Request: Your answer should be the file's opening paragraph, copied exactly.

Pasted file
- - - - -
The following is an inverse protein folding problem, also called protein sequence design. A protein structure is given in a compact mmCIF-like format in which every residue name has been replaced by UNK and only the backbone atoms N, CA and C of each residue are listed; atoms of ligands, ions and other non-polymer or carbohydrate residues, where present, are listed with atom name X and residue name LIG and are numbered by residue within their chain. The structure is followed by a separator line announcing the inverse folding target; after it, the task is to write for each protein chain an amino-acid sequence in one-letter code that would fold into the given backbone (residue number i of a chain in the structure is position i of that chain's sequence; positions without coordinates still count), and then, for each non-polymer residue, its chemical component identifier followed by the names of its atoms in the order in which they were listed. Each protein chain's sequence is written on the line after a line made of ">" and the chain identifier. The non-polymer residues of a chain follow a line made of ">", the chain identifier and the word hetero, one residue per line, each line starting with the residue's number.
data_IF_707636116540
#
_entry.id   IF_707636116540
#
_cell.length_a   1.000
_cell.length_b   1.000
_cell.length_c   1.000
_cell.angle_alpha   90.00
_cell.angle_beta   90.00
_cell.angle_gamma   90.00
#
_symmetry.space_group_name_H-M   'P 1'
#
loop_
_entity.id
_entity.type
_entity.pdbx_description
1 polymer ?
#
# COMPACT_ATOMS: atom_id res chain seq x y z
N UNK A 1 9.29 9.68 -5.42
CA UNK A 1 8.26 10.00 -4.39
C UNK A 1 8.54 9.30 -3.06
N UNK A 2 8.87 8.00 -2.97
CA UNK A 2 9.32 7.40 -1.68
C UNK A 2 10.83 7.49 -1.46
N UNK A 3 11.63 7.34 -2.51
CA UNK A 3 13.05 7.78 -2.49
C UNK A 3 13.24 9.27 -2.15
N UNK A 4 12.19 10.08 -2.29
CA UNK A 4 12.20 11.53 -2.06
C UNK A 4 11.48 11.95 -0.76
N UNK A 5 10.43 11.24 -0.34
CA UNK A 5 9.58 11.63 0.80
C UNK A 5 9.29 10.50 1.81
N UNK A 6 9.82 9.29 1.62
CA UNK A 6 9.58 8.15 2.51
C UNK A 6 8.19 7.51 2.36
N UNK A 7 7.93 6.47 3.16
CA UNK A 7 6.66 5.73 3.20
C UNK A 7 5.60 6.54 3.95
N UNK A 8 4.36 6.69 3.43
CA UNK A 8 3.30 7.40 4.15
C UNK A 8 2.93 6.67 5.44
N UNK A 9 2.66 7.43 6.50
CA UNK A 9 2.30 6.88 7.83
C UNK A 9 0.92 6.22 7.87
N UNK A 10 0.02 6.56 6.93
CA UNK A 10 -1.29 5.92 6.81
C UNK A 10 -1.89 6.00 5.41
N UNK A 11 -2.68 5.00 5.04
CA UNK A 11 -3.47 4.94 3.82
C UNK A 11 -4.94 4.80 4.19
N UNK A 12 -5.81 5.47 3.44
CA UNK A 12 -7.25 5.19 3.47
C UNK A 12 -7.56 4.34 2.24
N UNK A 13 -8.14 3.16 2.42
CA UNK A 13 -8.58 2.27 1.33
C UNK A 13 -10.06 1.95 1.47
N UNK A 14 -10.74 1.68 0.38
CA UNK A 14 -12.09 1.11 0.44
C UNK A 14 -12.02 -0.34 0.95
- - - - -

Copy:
The following is an inverse protein folding problem, also called protein sequence design. A protein structure is given in a compact mmCIF-like format in which every residue name has been replaced by UNK and only the backbone atoms N, CA and C of each residue are listed; atoms of ligands, ions and other non-polymer or carbohydrate residues, where present, are listed with atom name X and residue name LIG and are numbered by residue within their chain. The structure is followed by a separator line announcing the inverse folding target; after it, the task is to write for each protein chain an amino-acid sequence in one-letter code that would fold into the given backbone (residue number i of a chain in the structure is position i of that chain's sequence; positions without coordinates still count), and then, for each non-polymer residue, its chemical component identifier followed by the names of its atoms in the order in which they were listed. Each protein chain's sequence is written on the line after a line made of ">" and the chain identifier. The non-polymer residues of a chain follow a line made of ">", the chain identifier and the word hetero, one residue per line, each line starting with the residue's number.